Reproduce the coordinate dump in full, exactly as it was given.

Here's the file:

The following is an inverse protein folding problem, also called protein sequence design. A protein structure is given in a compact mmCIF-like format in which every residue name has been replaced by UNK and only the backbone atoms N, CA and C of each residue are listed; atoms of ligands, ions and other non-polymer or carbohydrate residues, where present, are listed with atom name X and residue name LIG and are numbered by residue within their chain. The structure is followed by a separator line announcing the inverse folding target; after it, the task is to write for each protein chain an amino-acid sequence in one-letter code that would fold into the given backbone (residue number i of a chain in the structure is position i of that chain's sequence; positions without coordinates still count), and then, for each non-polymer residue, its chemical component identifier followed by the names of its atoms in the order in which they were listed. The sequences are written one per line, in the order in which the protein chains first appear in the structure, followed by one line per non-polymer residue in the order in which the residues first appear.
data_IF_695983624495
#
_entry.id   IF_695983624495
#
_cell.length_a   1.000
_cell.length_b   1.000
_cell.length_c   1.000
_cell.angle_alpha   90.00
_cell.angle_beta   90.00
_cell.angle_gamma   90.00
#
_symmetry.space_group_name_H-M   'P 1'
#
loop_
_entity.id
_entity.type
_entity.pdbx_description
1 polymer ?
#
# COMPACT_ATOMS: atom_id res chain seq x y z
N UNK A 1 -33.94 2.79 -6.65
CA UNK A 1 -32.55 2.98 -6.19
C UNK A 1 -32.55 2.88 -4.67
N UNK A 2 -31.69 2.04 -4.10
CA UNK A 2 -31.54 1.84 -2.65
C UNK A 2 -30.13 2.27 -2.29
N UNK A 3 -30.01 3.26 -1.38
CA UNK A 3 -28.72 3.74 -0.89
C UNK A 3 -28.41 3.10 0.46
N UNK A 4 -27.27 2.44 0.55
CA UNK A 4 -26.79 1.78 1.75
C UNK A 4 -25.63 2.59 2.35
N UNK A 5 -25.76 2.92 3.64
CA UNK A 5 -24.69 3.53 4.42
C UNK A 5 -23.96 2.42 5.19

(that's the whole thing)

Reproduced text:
The following is an inverse protein folding problem, also called protein sequence design. A protein structure is given in a compact mmCIF-like format in which every residue name has been replaced by UNK and only the backbone atoms N, CA and C of each residue are listed; atoms of ligands, ions and other non-polymer or carbohydrate residues, where present, are listed with atom name X and residue name LIG and are numbered by residue within their chain. The structure is followed by a separator line announcing the inverse folding target; after it, the task is to write for each protein chain an amino-acid sequence in one-letter code that would fold into the given backbone (residue number i of a chain in the structure is position i of that chain's sequence; positions without coordinates still count), and then, for each non-polymer residue, its chemical component identifier followed by the names of its atoms in the order in which they were listed. The sequences are written one per line, in the order in which the protein chains first appear in the structure, followed by one line per non-polymer residue in the order in which the residues first appear.
data_IF_695983624495
#
_entry.id   IF_695983624495
#
_cell.length_a   1.000
_cell.length_b   1.000
_cell.length_c   1.000
_cell.angle_alpha   90.00
_cell.angle_beta   90.00
_cell.angle_gamma   90.00
#
_symmetry.space_group_name_H-M   'P 1'
#
loop_
_entity.id
_entity.type
_entity.pdbx_description
1 polymer ?
#
# COMPACT_ATOMS: atom_id res chain seq x y z
N UNK A 1 -33.94 2.79 -6.65
CA UNK A 1 -32.55 2.98 -6.19
C UNK A 1 -32.55 2.88 -4.67
N UNK A 2 -31.69 2.04 -4.10
CA UNK A 2 -31.54 1.84 -2.65
C UNK A 2 -30.13 2.27 -2.29
N UNK A 3 -30.01 3.26 -1.38
CA UNK A 3 -28.72 3.74 -0.89
C UNK A 3 -28.41 3.10 0.46
N UNK A 4 -27.27 2.44 0.55
CA UNK A 4 -26.79 1.78 1.75
C UNK A 4 -25.63 2.59 2.35
N UNK A 5 -25.76 2.92 3.64
CA UNK A 5 -24.69 3.53 4.42
C UNK A 5 -23.96 2.42 5.19